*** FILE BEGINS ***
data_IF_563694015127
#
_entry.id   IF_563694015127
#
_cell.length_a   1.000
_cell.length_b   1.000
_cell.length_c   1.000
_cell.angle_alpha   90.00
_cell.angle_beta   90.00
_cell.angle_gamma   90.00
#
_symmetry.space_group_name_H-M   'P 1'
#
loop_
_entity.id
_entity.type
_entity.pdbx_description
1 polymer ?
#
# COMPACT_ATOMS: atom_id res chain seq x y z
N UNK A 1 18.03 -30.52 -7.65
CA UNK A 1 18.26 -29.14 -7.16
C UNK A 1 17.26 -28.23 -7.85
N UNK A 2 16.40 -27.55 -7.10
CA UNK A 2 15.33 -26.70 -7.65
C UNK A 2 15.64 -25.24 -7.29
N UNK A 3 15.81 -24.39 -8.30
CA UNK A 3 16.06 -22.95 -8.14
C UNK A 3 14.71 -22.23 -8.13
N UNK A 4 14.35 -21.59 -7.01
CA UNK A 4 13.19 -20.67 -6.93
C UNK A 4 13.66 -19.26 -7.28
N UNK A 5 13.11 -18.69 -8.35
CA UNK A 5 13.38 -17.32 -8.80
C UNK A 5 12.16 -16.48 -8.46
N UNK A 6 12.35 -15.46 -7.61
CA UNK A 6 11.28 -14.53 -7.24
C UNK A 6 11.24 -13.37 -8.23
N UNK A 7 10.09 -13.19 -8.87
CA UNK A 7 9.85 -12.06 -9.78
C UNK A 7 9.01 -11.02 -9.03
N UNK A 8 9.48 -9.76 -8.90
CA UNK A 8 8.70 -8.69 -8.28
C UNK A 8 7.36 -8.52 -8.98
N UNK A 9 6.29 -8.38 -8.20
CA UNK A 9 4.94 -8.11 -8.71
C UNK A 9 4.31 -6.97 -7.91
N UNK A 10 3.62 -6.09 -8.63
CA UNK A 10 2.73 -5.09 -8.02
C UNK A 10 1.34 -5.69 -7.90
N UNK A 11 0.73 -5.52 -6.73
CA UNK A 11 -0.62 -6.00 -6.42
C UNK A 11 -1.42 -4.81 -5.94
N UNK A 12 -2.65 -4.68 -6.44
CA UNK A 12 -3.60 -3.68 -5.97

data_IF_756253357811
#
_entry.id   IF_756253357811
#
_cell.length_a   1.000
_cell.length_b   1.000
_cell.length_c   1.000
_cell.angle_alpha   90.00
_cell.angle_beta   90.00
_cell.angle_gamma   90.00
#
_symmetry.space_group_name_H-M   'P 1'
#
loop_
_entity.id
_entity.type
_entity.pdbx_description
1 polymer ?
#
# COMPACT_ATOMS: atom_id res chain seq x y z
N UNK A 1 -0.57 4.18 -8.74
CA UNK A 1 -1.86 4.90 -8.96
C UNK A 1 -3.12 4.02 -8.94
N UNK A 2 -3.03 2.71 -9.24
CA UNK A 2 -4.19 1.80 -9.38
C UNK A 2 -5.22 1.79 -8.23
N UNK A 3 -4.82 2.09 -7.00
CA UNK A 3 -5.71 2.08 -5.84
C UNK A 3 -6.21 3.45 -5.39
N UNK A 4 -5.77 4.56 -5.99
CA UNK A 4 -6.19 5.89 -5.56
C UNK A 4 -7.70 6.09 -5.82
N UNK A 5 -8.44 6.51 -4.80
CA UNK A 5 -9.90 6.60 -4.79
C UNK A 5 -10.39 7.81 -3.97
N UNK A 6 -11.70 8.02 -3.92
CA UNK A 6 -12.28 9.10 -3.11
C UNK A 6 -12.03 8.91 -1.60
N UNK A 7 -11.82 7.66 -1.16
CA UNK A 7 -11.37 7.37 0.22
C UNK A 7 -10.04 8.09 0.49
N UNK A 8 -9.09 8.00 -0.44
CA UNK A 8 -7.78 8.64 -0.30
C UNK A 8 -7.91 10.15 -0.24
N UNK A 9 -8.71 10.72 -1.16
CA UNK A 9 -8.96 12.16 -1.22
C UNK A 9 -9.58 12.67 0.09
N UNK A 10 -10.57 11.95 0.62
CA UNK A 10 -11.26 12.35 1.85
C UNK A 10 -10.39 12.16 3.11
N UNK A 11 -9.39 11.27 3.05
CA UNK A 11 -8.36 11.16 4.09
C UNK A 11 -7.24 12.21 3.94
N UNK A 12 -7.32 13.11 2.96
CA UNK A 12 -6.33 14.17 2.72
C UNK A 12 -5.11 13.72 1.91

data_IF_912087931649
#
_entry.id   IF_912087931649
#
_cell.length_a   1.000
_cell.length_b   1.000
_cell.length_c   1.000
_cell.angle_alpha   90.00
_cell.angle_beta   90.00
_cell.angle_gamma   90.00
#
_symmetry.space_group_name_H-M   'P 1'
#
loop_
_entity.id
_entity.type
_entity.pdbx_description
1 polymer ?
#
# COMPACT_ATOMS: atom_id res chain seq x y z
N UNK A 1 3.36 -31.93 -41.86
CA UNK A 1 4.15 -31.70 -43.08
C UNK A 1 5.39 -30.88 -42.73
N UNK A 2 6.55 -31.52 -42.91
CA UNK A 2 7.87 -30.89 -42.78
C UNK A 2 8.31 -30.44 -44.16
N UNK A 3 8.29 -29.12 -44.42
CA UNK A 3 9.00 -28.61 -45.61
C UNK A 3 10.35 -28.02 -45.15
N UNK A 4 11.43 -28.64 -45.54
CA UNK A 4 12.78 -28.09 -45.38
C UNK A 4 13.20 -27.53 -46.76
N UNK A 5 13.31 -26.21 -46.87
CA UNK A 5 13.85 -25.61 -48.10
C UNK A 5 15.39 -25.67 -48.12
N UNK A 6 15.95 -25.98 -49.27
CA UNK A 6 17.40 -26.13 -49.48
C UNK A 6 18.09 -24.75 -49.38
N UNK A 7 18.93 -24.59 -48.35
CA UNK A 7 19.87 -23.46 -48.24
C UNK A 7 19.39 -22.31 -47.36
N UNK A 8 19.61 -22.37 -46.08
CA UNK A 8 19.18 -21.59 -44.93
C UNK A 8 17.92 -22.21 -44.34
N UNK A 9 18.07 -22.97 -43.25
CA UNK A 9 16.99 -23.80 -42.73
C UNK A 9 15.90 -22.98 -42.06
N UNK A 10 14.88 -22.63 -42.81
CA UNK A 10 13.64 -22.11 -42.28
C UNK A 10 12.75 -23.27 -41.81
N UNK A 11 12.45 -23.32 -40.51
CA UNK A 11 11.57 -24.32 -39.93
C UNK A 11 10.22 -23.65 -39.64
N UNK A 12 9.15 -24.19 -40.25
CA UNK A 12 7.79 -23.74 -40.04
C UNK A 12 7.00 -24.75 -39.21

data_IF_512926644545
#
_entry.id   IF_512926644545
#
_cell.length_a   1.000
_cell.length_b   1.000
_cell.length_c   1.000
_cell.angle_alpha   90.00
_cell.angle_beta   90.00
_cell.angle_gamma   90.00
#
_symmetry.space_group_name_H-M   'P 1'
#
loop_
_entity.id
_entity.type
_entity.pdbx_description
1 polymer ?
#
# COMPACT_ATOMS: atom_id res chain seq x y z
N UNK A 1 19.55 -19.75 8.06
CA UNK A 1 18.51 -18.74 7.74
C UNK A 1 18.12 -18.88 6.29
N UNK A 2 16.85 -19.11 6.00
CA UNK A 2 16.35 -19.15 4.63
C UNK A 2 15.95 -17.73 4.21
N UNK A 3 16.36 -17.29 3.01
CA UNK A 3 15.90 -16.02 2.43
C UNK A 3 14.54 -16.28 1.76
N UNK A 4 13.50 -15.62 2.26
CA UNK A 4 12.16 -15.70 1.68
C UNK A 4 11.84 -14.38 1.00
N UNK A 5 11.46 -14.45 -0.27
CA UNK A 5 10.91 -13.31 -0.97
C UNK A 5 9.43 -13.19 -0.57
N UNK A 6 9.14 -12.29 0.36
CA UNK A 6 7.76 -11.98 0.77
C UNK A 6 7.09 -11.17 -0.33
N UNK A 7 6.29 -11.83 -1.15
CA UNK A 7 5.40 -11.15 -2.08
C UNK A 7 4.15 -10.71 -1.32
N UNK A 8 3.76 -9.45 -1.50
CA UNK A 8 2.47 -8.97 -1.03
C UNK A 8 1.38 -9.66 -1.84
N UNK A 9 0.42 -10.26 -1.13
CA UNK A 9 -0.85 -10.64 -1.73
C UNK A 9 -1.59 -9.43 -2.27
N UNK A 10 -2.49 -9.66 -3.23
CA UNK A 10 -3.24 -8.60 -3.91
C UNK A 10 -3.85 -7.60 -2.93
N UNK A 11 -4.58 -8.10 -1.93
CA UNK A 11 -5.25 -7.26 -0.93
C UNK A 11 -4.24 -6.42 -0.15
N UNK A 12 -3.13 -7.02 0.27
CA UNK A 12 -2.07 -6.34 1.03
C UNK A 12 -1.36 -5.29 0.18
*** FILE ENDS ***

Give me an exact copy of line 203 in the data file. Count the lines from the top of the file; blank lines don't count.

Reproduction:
N UNK A 6 9.14 -12.29 0.36